implementation experience has been.  Nevertheless, there is
   discussion of the implications of the NFSv4.0 experience for
   migration in NFSv4.1, as well as discussion of other issues with
   regard to the treatment of migration in NFSv4.1.

2.  Conventions

   The key words "MUST", "MUST NOT", "REQUIRED", "SHALL", "SHALL NOT",
   "SHOULD", "SHOULD NOT", "RECOMMENDED", "MAY", and "OPTIONAL" in this
   document are to be interpreted as described in [RFC2119].

   In the context of this informational document, these normative
   keywords will always occur in the context of a quotation, most often
   direct but sometimes indirect.  The context will make it clear
   whether the quotation is from:

   o  The previously current definitive definition of the NFSv4.0
      protocol [RFC7530].

   o  The current definitive definition of the NFSv4.1 protocol
      [RFC5661].

   o  A proposed or possible text to serve as a replacement for the
      current or previous definitive document text.  Sometimes, a number
      of possible alternative texts may be listed and benefits and
      detriments of each examined in turn.

3.  NFSv4.0 Implementation Experience

3.1.  Implementation Issues

   Note that the examples below reflect current experience which arises
   from clients implementing the recommendation to use different
   nfs_client_id4 id strings for different server addresses, i.e.  using
   what is later referred to herein as the "non-uniform client-string
   approach."

   This is simply because that is the experience implementers have had.
   The reader should not assume that in all cases, this practice is the
   source of the difficulty.  It may be so in some cases but clearly it
   is not in all cases.

3.1.1.  Failure to Free Migrated State on Client Reboot

   The following sort of situation has proved troublesome:

   o  A client C establishes a clientid4 C1 with server ABC specifying
      an nfs_client_id4 with id string value "C-ABC" and boot verifier
      0x111.

   o  The client begins to access files in filesystem F on server ABC,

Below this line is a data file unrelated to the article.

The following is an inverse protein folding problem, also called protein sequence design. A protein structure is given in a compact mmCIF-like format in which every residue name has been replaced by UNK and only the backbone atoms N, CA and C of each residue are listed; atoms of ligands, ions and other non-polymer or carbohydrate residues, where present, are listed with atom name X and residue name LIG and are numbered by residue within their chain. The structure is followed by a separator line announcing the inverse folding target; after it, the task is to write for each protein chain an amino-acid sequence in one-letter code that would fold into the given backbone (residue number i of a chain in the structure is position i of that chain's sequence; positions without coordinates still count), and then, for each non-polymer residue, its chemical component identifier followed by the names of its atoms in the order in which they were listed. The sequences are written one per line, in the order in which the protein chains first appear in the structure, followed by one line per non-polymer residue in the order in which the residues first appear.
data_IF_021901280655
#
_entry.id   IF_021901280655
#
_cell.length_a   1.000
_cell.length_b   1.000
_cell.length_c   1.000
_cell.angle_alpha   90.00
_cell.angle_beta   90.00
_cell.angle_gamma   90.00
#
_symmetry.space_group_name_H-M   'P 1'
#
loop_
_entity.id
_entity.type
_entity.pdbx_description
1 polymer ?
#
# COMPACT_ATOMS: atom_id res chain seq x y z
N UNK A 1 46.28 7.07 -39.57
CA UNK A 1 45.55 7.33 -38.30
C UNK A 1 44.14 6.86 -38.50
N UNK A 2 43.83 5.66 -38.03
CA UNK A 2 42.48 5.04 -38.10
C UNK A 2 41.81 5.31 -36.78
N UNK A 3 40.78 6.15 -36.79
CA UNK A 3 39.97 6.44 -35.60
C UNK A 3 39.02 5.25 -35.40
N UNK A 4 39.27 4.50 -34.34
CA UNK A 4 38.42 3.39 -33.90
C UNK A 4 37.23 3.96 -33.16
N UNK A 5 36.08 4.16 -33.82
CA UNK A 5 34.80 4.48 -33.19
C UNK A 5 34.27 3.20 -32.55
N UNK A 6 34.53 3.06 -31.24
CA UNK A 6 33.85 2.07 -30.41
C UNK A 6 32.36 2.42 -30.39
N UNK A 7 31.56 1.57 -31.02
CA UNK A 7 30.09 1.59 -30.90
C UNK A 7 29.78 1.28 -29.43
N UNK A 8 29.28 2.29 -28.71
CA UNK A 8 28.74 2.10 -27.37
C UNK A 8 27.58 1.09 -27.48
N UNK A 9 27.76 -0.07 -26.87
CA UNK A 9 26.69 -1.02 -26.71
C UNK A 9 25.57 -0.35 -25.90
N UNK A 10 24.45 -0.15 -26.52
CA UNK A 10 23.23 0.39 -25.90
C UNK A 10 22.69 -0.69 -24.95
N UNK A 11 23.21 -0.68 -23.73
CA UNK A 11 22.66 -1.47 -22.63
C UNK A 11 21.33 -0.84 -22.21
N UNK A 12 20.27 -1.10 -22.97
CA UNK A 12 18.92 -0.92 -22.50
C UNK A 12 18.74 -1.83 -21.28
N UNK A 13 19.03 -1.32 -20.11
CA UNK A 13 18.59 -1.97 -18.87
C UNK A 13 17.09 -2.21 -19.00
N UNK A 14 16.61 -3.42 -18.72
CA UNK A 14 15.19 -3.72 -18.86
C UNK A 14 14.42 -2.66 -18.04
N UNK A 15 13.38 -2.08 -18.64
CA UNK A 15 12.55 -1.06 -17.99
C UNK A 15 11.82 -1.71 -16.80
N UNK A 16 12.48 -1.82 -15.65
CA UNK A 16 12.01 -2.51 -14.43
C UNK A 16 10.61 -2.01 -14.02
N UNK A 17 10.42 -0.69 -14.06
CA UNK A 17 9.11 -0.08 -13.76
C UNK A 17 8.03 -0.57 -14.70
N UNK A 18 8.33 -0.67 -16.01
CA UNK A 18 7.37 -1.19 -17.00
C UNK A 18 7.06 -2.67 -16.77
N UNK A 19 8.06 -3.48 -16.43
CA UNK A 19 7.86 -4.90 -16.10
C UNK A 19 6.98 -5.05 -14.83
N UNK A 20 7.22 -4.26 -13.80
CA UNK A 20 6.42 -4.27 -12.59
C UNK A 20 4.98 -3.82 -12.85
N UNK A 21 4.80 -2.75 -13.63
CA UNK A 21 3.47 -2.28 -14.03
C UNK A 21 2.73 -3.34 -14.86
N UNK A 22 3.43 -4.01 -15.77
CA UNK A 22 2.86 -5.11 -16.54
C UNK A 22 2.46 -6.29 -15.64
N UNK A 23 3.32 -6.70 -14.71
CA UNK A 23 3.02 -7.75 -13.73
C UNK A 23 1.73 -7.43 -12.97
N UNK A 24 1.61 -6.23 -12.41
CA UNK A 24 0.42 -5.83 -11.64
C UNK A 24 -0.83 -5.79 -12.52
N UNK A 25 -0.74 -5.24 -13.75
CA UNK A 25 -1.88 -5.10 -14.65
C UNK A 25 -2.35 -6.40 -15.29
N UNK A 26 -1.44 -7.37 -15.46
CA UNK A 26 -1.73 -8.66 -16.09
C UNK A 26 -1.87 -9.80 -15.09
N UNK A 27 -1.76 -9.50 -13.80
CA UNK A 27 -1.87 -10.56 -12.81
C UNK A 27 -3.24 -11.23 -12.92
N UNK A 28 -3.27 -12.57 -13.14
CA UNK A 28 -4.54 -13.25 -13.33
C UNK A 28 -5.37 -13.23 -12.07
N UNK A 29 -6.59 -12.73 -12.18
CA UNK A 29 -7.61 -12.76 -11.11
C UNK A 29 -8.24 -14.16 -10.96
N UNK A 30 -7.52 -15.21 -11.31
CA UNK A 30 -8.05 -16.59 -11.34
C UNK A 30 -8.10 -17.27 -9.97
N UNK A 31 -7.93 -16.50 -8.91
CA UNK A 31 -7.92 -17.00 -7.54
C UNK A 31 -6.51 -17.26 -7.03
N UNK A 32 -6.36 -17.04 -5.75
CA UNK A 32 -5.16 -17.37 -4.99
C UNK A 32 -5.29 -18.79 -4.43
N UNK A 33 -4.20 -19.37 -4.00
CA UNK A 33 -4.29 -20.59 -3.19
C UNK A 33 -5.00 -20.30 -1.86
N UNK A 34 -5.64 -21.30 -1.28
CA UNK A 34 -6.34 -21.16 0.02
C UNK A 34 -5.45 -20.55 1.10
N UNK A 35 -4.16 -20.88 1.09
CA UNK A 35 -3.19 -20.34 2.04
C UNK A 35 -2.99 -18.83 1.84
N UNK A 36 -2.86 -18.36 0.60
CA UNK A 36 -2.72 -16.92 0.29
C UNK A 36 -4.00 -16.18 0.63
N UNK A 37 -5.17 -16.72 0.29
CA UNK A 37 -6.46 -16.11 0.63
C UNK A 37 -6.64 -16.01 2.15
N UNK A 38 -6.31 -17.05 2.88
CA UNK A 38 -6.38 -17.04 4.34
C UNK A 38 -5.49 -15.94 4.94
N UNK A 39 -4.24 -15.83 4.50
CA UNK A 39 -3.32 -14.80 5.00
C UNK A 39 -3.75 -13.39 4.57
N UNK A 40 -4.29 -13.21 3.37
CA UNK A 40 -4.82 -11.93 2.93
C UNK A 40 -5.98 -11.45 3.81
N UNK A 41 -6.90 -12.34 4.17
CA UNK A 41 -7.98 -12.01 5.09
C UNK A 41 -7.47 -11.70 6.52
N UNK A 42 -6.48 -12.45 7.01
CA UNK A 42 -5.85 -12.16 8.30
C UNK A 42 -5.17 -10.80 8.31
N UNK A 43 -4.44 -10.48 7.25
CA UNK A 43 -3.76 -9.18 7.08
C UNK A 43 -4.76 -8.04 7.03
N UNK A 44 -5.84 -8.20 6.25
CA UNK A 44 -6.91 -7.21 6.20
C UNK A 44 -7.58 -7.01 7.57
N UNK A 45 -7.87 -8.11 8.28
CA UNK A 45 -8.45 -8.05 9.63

resulting in generating stateids S1, S2, etc. under the lease for
      clientid C1.  It may also access files on other filesystems on the
      same server.

   o  The filesystem is migrated from server ABC to server XYZ.  When
      transparent state migration is in effect, stateids S1 and S2 and
      clientid4 C1 are now available for use by client C at server XYZ.

   o  Client C reboots and attempts to access data on server XYZ,
      whether in filesystem F or another.  It does a SETCLIENTID with an
      nfs_client_id4 with id string value "C-XYZ" and boot verifier
      0x112.  There is thus no occasion to free stateids S1 and S2 since
      they are associated with a different client name and so lease
      expiration is the only way that they can be gotten rid of.

   Note here that while it seems clear to us in this example that C-XYZ
   and C-ABC are from the same client, the server has no way to
   determine the structure of the "opaque" id string.  In the protocol,
   it really is treated as opaque.  Only the client knows which
   nfs_client_id4 values designate the same client on a different
   server.

3.1.2.  Server Reboots Resulting in a Confused Lease Situation

   Further problems arise from scenarios like the following.

   o  Client C talks to server ABC using an nfs_client_id4 id string
      such as "C-ABC" and a boot verifier v1.  As a result, a lease with
      clientid4 c.i is established: {v1, "C-ABC", c.i}.

   o  fs_a1 migrates from server ABC to server XYZ along with its state.
      Now server XYZ also has a lease: {v1, "C-ABC", c.i}.

   o  Server ABC reboots.

   o  Client C talks to server ABC using an nfs_client_id4 id string
      such as "C-ABC" and a boot verifier v1.  As a result, a lease with
      clientid4 c.j is established: {v1, "C-ABC", c.j}.

   o  fs_a2 migrates from server ABC to server XYZ.  Now server XYZ also
      has a lease: {v1, "C-ABC", c.j}.

   o  Now server XYZ has two leases that match {v1, "C-ABC", *}, when
      the protocol clearly assumes there can be only one.

   Note that if the client used "C" (rather than "C-ABC") as the
   nfs_client_id4 id string, the exact same situation would arise.

   One of the first cases in which this sort of situation has resulted
   in difficulties is in connection with doing a SETCLIENTID for
   callback update.

   The SETCLIENTID for callback update only includes the nfs_client_id4,
   assuming there can only be one such with a given nfs_client_id4
   value.  If there were multiple, confirmed client records with
   identical nfs_client_id4 id string values, there would be no way to
   map the callback update request to the correct client record.  Apart
   from the migration handling specified in [RFC7530], such a situation
   cannot arise.

   One possible accommodation for this particular issue that has been
   used is to add a RENEW operation along with SETCLIENTID (on a
   callback update) to disambiguate the client.

   When the client updates the callback info to the destination, the
   client would, by convention, send a compound like this:

   { RENEW clientid4, SETCLIENTID nfs_client_id4,verf,cb }
   The presence of the clientid4 in the compound would allow the server
   to differentiate among the various leases that it knows of, all with
   the same nfs_client_id4 value.

   While this would be a reasonable patch for an isolated protocol
   weakness, interoperable clients and servers would require that the
   protocol truly be updated to allow such a situation, specifically
   that of multiple clientid4's with the same nfs_client_id4 value.  The
   protocol is currently designed and implemented assuming this cannot
   happen.  We need to either prevent the situation from happening, or